Following the start of World War II and due to bad advice and popular opinion, President Roosevelt's executive order 9066 went into effect. This order began the marshalling of over 100,000 Japanese Americans into internment camps. Camps were located throughout the most harshest western states. This order was enacted to protect the Japanese Americans from harm by the hands of Americans. It was also ordered to prevent any type of espionage because it was believed the Japanese Americans may still have allegiance to their farmer homeland of Japan. Many Americans were worried that people of Japanese heritage, would become spies or saboteurs for Japan. The United States
The Japanese were put into internment camps for a safety precaution because of what their country did to our Military base. All of their personal belongings were taken after they packed only 1 luggage per family. They were forced into terrible living conditions and they couldn 't even buy their own land in the internment camp.
How would you feel if one day you were told to leave your whole life behind to live in captivity just because people halfway across the world did something wrong? This horror story was all too true for the thousands of Japanese Americans alive during World War II. Almost overnight, thousands of proud Japanese Americans living on the west coast were forced to leave their homes and give up the life they knew. The United States government was not justified in the creation of Japanese internment camps because it stripped law-abiding American citizens of their rights out of unjustified fear. Furthermore, the United States should do more to compensate the families of those impacted by internment because the recompense provided initially was minimal and should be considered an affront to the memory of the victims.
Their civil rights were violated because they took away everything that they had and they were an American citizens. Even though they were born in the U.S. they were still put into camps as American citizens. Even though this violated their civil rights they still did what they were told because most of the were truly American citizens. “The internment of persons of Japanese ancestry during World War II sparked constitutional and political debate” (national archives).
President Franklin D. Roosevelt made a decision that would change the lives of Japanese-Americans on February 19, 1942, two months following the Japanese bombings on Pearl Harbor. On February 19, 1942, President Roosevelt signed Executive Order 9066, authorizing the internment of over 110,000 American citizens of Japanese ancestry and resident immigrants from Japan1. Meaning that Japanese-Americans, regardless of their U.S. citizenship, were forced to evacuate their homes and businesses and then proceed to move to remote war relocation and internment camps run by the U.S. Government.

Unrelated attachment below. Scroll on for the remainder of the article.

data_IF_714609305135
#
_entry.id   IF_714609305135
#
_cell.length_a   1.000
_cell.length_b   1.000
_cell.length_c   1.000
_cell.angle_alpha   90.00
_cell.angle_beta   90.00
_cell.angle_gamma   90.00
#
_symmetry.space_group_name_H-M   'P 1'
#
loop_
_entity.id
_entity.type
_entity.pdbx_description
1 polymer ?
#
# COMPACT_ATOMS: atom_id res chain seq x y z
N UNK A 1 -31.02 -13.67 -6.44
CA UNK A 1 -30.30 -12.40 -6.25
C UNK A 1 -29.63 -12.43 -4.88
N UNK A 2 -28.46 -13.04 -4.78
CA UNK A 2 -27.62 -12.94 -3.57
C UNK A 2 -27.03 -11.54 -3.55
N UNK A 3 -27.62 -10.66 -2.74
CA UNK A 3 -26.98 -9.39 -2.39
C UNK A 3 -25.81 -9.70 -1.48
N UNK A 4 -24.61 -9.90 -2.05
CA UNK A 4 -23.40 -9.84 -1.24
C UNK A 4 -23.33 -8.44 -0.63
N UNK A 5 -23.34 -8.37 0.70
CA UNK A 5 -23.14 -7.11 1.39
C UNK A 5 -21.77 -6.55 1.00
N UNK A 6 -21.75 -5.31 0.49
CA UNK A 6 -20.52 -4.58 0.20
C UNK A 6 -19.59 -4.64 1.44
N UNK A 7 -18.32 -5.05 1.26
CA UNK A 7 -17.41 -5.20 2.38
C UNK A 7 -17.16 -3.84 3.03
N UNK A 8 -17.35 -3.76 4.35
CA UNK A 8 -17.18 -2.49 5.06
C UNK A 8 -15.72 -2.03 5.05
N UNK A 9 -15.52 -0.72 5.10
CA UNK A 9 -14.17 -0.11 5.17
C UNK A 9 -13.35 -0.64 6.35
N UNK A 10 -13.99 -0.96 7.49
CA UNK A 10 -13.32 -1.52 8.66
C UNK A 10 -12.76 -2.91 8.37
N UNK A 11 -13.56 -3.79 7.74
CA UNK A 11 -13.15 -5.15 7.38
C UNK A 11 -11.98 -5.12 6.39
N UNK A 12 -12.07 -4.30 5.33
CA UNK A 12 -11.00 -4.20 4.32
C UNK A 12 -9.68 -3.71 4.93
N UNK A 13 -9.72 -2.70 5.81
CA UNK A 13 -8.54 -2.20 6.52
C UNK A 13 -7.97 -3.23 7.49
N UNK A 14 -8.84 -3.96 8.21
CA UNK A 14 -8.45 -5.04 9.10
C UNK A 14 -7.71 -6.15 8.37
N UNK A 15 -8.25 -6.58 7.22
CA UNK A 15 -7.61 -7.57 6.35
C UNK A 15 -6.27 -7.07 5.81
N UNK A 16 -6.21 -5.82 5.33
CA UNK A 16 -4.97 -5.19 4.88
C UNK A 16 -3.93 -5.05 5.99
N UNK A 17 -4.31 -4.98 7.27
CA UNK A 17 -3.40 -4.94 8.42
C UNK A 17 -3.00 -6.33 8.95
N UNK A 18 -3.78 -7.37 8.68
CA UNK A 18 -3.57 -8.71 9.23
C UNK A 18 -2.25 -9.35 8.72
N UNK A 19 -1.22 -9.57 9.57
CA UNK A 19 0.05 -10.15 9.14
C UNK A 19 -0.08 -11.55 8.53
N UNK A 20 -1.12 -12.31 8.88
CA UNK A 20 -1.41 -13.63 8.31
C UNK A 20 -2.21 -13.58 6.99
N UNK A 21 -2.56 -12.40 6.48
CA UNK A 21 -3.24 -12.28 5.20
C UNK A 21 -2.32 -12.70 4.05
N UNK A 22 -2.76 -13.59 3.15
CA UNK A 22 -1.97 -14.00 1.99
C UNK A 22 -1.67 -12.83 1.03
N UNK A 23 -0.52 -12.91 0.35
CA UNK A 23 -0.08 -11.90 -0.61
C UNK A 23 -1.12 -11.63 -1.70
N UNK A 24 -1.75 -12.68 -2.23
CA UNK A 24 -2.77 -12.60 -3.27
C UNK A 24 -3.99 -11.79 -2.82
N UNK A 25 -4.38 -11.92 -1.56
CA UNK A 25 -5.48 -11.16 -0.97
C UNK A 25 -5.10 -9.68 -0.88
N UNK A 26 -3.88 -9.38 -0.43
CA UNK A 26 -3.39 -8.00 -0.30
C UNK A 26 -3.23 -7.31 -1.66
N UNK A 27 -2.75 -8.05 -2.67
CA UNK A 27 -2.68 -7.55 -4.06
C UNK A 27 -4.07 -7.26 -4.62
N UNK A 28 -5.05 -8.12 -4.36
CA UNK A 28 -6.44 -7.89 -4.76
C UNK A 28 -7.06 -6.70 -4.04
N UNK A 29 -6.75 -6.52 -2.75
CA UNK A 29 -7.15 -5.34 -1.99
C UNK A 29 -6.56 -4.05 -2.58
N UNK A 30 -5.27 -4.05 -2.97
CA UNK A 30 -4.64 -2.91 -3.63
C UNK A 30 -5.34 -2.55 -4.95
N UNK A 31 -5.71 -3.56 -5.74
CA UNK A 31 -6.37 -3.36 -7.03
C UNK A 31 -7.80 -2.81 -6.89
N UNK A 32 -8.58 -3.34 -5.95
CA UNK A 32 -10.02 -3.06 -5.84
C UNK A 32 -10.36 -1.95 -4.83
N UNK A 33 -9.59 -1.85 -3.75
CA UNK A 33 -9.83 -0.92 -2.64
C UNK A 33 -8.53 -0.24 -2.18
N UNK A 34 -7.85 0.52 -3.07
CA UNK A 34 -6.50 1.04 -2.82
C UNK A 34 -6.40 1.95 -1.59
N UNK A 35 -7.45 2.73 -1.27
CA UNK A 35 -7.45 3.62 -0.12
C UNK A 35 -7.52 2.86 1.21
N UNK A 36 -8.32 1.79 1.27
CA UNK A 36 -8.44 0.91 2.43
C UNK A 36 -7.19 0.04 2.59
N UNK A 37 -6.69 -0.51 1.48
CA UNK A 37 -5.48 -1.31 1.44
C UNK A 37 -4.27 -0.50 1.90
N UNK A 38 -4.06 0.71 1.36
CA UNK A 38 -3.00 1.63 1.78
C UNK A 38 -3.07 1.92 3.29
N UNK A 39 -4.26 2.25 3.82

To start off, Americans weren’t affected by the Japanese Internment Camps as much as Germans, and those in surrounding countries, were by the Nazi Concentration Camps. As said in the American Propaganda Video, Japanese-Americans were, “...potentially dangerous…” and that the relocation of them was, “...with real consideration for the people involved.” Most Americans didn’t know the truth about the Japanese Internment Camps so they were, if anything, comfortable with the decision. However, this wasn’t the case with the Nazi Concentration Camps. Germans who didn’t remain loyal to Hitler were sent to a Concentration Camp, leaving thousands of Germans living in fear. Other countries, like Poland, were also affected by this, Concentration Camps were built in Poland and all Jewish people living in Poland were put into a camp. Additionally, the effects the camps have on people today are completely different. Even today the Holocaust is affecting Jewish people. Many survivors need therapy because of what happened inside of the camps and a lot refrain from telling their experiences because it brings back painful memories. On the other hand, the majority of Japanese-Americans that survived were left in a stable position with less long term effects when compared to the Nazi Concentration Camps. Above
Throughout the history of our country hatred has been common, as Immigrants enter our homeland they are looked down upon and thought of people who are “destroying” this nation. All these new people coming in are only seeking new opportunities but are discouraged by other because of their ancestry. Humanity’s unjust behaviors can be seen in two different aspects of America 's history, we first see it in the internment of the Japanese Americans during WWII and the period of the Salem Witch trials. Arthur Miller’s dramatized play, The Crucible can be correlated to the event of Pearl Harbor because of the similarities between the Japanese Americans and the characters in the play; they both demonstrate the lives of civilians being ruined, a mass hysteria caused by fear of their neighbors, and lack of a just court system.
The Internment Camps life. Japanese forced to stay in the camps way smaller than their homes. But that wasn 't the end, they forced them to work for hours a day with little food and not good care.This is extremely sad since we know today they were not spies for Japan, but civilians.